Angela Lansbury, the voice of the Mrs. Potts: “It’s very dear to my heart. As they say in the business, it has very long legs for me. Mrs. Potts appeals to every generation of youngsters. She is that wonderful, comforting being who we all wish was in our lives. She was written fairly straight, I’d say, although we decided to have this kind of cockney overtone, not too much, but just enough to make her comfortable. After all, she was a little teapot and in the servants category. All the characters were — we were subservient to the Beast. When I first heard the song ‘Beauty and the Beast,’ it was at the study of my house here in Brentwood. It was a CD that was sent to me by Howard Ashman and Alan Menken. They said we would like you to make a version of this. Here’s the song, listen to it, and you sing your version. I went back to them and said, truthfully, I don’t think this is my style because they sang it in a soft-rock style. They said forget what we did, you do what you would bring to it. At that point, I hadn’t been cast as Mrs. Potts. So I thought about the character. I knew about the story, and I did my version with my accompanist. They said, ‘That’s it — that’s exactly right.’ I was cast as soon as they heard it.”
Linda Woolverton: “I was hired to write a draft … a non-musical, and they brought in Roger Purdum. In the middle of our process, ‘Little Mermaid’ premiered, and that changed everything, the concept of the musical, the Broadway musical brought to animation by Howard Ashman and Alan Menken. So I was flown to Disney in Florida to meet with Howard. Howard and I just clicked. At the time, Howard was sick, and he didn’t tell anyone. I think the reason he didn’t write the book himself was because he was sick. In a hotel room in Fishkill, N.Y., Howard and I pretty much conjured up this version of ‘Beauty and the Beast.’ Howard and I never clashed. I was his student. He taught me everything I know about musicals.”
Kirk Wise, co-director: Gary and I had to work on an extremely accelerated schedule. Even though a year’s worth of development time had been eaten up by the [previous] creative team, the movie had to come out at exactly the same time as it did before. We had two years to make it. We were in fourth gear from Day 1. There was really no ramp-up time because there couldn’t be. I think we were all younger. I honestly think our inexperience was actually an advantage because we didn’t know that we couldn’t do it. I think that works in your favor sometimes. If you don’t know what’s impossible, sometimes you can actually achieve the impossible. It is hard to overstate Howard’s influence on the movie. When Gary and I came on, Howard and Linda were already in the process of hammering out a brand-new outline for the story, and when Gary and I stepped in, we certainly had an influence on how it took shape, but that train was moving. When we came on, I think this is true of any creative relationship, there was certainly some friction because Howard had ideas of the way he wanted to go, Linda had her own ideas, Gary and I had our own ideas , but it’s the nature of the process. We all believed in the story, and we wanted to make it work.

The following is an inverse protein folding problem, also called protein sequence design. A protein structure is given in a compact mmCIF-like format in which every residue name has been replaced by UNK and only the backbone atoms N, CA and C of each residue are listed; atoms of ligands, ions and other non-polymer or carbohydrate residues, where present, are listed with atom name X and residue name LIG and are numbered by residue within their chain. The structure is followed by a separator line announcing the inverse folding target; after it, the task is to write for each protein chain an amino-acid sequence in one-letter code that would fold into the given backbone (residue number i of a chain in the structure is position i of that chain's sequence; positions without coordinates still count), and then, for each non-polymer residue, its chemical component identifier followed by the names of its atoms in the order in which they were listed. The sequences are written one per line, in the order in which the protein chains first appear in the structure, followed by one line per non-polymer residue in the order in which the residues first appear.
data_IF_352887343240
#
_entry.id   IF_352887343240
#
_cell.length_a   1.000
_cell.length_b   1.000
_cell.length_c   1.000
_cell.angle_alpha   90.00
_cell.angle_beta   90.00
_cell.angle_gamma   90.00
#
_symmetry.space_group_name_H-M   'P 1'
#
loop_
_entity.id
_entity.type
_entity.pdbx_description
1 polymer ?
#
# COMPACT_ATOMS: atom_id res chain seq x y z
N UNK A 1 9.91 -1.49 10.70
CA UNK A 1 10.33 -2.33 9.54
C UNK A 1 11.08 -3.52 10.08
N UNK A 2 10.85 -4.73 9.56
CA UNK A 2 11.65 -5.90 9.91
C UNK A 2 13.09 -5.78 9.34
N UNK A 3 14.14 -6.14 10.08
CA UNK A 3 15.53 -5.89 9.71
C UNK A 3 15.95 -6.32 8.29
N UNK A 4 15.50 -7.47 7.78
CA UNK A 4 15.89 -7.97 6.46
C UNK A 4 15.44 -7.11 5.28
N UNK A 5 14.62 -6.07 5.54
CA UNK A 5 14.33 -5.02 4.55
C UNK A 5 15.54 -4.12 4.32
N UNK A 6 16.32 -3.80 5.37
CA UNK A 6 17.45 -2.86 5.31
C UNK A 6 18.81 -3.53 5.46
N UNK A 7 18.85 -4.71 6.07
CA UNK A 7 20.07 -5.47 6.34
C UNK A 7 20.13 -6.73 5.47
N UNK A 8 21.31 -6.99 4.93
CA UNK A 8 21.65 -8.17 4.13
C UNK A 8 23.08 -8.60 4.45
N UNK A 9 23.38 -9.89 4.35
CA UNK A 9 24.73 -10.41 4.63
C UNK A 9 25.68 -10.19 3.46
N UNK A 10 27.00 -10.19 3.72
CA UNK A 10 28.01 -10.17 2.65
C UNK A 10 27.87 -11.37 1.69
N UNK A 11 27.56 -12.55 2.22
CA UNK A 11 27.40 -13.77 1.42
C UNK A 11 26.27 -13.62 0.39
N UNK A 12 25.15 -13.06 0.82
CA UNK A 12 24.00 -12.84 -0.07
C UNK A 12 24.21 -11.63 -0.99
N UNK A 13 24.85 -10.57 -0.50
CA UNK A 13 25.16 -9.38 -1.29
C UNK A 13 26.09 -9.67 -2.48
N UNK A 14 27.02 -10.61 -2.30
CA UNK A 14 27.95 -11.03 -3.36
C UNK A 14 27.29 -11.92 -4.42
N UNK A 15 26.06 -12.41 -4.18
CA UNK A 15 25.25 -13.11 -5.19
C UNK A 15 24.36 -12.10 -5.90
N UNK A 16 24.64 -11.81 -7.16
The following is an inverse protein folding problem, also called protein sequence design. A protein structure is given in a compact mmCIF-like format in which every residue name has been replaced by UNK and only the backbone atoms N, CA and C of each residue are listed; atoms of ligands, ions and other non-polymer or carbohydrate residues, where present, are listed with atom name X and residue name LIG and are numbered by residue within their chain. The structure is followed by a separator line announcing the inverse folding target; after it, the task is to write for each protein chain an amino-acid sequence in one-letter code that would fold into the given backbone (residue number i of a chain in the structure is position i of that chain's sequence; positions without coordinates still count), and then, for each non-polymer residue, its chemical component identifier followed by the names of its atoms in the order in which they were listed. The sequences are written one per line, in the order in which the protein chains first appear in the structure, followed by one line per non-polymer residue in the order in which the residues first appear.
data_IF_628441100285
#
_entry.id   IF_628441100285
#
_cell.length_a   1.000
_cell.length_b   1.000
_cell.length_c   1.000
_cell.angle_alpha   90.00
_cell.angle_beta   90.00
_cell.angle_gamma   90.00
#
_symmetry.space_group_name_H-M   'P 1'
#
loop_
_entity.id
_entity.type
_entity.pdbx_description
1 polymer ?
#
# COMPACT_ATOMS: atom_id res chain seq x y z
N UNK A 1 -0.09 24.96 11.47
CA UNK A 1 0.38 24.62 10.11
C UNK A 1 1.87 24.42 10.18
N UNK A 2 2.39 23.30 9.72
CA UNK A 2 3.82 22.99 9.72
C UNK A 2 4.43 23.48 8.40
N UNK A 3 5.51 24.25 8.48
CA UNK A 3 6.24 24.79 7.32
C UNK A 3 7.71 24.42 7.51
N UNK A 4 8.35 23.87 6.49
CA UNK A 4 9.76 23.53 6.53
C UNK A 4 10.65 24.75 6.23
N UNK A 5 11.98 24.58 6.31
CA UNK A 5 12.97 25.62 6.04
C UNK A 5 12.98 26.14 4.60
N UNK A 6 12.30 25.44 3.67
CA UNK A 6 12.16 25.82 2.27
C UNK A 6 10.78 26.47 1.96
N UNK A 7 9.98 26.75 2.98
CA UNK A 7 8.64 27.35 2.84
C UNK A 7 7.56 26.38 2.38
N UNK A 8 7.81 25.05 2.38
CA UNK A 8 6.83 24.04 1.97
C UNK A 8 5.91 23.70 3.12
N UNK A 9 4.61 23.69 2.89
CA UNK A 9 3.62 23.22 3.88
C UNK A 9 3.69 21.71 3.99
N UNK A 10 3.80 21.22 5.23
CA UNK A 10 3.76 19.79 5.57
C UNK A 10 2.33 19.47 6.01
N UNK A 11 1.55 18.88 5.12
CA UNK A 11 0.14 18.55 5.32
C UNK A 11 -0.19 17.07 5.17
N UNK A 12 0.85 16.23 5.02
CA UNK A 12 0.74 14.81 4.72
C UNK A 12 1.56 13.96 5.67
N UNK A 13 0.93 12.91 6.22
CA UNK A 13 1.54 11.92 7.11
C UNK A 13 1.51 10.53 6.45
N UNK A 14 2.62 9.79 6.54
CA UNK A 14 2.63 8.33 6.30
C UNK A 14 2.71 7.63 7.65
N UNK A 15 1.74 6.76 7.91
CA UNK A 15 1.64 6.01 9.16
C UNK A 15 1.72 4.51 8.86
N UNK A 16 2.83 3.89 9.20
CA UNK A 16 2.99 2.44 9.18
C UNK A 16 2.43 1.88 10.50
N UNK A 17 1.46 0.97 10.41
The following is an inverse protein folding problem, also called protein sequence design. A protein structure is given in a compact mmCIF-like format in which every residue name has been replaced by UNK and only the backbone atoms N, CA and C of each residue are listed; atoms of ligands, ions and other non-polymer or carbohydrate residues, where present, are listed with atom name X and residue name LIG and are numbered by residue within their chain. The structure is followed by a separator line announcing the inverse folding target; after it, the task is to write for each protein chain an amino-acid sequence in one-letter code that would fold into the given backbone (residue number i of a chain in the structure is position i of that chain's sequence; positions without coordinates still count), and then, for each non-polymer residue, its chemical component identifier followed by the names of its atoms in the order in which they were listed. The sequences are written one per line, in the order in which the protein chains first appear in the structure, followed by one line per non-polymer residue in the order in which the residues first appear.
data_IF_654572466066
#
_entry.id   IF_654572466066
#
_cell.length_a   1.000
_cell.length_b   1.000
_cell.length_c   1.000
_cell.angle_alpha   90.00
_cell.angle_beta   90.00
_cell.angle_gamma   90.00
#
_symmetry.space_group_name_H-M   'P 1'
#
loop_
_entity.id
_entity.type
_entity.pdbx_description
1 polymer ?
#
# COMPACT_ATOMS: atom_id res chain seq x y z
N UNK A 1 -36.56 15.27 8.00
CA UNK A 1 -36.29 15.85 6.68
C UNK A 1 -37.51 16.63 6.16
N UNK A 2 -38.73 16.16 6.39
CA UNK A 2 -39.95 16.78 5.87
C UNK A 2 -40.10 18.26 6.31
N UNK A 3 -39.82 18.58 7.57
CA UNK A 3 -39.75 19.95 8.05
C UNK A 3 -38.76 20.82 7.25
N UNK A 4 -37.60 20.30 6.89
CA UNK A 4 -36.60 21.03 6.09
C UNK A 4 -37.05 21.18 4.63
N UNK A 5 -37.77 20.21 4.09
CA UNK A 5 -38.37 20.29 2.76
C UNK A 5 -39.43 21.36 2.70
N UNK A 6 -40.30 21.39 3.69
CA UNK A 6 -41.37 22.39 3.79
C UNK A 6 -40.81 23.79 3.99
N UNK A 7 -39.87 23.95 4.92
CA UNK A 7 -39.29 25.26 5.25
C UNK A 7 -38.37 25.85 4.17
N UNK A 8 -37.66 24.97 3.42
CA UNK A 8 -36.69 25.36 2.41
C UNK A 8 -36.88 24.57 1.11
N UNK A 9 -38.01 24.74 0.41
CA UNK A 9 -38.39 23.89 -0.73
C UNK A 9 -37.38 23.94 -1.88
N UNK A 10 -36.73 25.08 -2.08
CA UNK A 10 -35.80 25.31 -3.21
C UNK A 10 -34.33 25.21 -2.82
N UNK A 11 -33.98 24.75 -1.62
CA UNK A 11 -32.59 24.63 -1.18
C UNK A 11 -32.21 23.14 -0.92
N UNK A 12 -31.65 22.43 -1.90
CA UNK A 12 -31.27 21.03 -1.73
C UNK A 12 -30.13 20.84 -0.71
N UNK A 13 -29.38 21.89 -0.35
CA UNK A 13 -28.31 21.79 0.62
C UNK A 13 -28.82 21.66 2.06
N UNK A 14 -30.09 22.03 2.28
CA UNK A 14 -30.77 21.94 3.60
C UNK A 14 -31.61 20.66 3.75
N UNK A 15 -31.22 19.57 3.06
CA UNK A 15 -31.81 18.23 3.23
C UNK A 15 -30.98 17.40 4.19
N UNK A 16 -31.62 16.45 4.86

Robby Benson, the voice of the Beast: “I was in ‘The Rothchilds’ on Broadway for the first year and a half, and somewhere in there, my voice changed. I went from … a tenor to hitting notes lower than a bass would sing at an opera. My sweet spot — where I am the most comfortable — is way down here. Suddenly, I was allowed to do that. To show who I really was. This angry Beast came out, and for me it was absolutely thrilling. I immediately smile when I think of ‘Beauty and the Beast,’ not because I am a part of it but because I saw it for the first time with my daughter Lyric sitting on my lap. She was about 8. She was so entertained and happy by it, what more can a daddy want?”
Glen Keane, animator: ‘Beauty’ was an extremely difficult story. None of us felt cocky. We just didn’t know how we were going to solve the story. Basically, the story is an extremely boring story the way it’s told in the fairy tale. It all takes place at a dinner table. We knew we were going to have to start developing the story to be much bigger. But the biggest issue to me was how the audience was going to really believe that Belle falls in love with the Beast. That is the part. I felt no matter how wonderful and fun and how good the music can be, if that doesn’t happen, the movie is going to fail. We didn’t have that moment until we were about six months from being done. Howard Ashman wrote a song that turned the movie: ‘Something There.’ It was this moment where the Beast actually does something very unselfish and is sensitive to what Belle loves, which is reading. He gives her a library as a gift and presents it to her. As soon as that happened, suddenly Belle could really fall for this guy, and the whole movie turned on that movement. You would never know it from watching the films, but if you took that moment out, the film wouldn’t work.”
— Susan King
RECENT AND RELATED
24 FRAMES: Disney says “Tangled” is “off the grid”